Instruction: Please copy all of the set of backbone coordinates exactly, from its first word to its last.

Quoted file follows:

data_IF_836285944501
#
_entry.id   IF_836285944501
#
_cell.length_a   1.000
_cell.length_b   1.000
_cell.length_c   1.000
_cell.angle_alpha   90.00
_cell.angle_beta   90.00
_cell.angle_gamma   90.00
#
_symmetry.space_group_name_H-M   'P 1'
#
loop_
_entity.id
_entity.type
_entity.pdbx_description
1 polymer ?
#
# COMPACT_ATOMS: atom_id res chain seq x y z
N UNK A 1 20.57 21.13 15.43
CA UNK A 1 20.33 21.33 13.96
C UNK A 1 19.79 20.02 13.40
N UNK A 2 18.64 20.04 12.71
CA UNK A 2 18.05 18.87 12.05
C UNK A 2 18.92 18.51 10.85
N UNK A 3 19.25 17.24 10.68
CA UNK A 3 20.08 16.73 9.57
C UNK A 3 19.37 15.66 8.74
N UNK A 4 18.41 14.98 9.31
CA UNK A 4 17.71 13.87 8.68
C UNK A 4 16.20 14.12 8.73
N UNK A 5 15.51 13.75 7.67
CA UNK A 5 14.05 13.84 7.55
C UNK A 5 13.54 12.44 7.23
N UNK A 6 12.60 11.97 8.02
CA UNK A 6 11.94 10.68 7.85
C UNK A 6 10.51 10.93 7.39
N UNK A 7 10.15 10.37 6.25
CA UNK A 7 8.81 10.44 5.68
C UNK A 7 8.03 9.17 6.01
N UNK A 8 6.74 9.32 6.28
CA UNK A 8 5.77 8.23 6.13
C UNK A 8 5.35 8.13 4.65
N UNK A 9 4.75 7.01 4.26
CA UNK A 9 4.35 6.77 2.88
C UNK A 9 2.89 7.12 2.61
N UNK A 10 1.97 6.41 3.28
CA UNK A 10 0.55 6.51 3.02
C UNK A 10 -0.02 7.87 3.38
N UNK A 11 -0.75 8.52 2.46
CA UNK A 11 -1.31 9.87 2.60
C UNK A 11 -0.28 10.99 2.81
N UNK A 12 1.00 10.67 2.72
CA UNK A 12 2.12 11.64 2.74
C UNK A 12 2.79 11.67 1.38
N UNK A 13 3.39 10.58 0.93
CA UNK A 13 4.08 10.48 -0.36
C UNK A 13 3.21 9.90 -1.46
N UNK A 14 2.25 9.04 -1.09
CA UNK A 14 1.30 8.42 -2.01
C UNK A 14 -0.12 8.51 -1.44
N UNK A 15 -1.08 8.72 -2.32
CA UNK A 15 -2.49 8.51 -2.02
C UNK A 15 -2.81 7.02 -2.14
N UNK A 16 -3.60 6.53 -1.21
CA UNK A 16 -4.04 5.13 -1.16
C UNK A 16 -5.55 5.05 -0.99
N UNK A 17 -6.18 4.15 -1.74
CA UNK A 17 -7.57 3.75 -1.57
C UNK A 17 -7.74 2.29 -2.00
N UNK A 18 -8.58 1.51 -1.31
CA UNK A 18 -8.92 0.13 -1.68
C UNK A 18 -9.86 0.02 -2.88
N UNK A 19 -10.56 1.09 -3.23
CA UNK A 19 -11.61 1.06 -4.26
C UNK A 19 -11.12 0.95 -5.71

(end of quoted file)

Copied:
data_IF_836285944501
#
_entry.id   IF_836285944501
#
_cell.length_a   1.000
_cell.length_b   1.000
_cell.length_c   1.000
_cell.angle_alpha   90.00
_cell.angle_beta   90.00
_cell.angle_gamma   90.00
#
_symmetry.space_group_name_H-M   'P 1'
#
loop_
_entity.id
_entity.type
_entity.pdbx_description
1 polymer ?
#
# COMPACT_ATOMS: atom_id res chain seq x y z
N UNK A 1 20.57 21.13 15.43
CA UNK A 1 20.33 21.33 13.96
C UNK A 1 19.79 20.02 13.40
N UNK A 2 18.64 20.04 12.71
CA UNK A 2 18.05 18.87 12.05
C UNK A 2 18.92 18.51 10.85
N UNK A 3 19.25 17.24 10.68
CA UNK A 3 20.08 16.73 9.57
C UNK A 3 19.37 15.66 8.74
N UNK A 4 18.41 14.98 9.31
CA UNK A 4 17.71 13.87 8.68
C UNK A 4 16.20 14.12 8.73
N UNK A 5 15.51 13.75 7.67
CA UNK A 5 14.05 13.84 7.55
C UNK A 5 13.54 12.44 7.23
N UNK A 6 12.60 11.97 8.02
CA UNK A 6 11.94 10.68 7.85
C UNK A 6 10.51 10.93 7.39
N UNK A 7 10.15 10.37 6.25
CA UNK A 7 8.81 10.44 5.68
C UNK A 7 8.03 9.17 6.01
N UNK A 8 6.74 9.32 6.28
CA UNK A 8 5.77 8.23 6.13
C UNK A 8 5.35 8.13 4.65
N UNK A 9 4.75 7.01 4.26
CA UNK A 9 4.35 6.77 2.88
C UNK A 9 2.89 7.12 2.61
N UNK A 10 1.97 6.41 3.28
CA UNK A 10 0.55 6.51 3.02
C UNK A 10 -0.02 7.87 3.38
N UNK A 11 -0.75 8.52 2.46
CA UNK A 11 -1.31 9.87 2.60
C UNK A 11 -0.28 10.99 2.81
N UNK A 12 1.00 10.67 2.72
CA UNK A 12 2.12 11.64 2.74
C UNK A 12 2.79 11.67 1.38
N UNK A 13 3.39 10.58 0.93
CA UNK A 13 4.08 10.48 -0.36
C UNK A 13 3.21 9.90 -1.46
N UNK A 14 2.25 9.04 -1.09
CA UNK A 14 1.30 8.42 -2.01
C UNK A 14 -0.12 8.51 -1.44
N UNK A 15 -1.08 8.72 -2.32
CA UNK A 15 -2.49 8.51 -2.02
C UNK A 15 -2.81 7.02 -2.14
N UNK A 16 -3.60 6.53 -1.21
CA UNK A 16 -4.04 5.13 -1.16
C UNK A 16 -5.55 5.05 -0.99
N UNK A 17 -6.18 4.15 -1.74
CA UNK A 17 -7.57 3.75 -1.57
C UNK A 17 -7.74 2.29 -2.00
N UNK A 18 -8.58 1.51 -1.31
CA UNK A 18 -8.92 0.13 -1.68
C UNK A 18 -9.86 0.02 -2.88
N UNK A 19 -10.56 1.09 -3.23
CA UNK A 19 -11.61 1.06 -4.26
C UNK A 19 -11.12 0.95 -5.71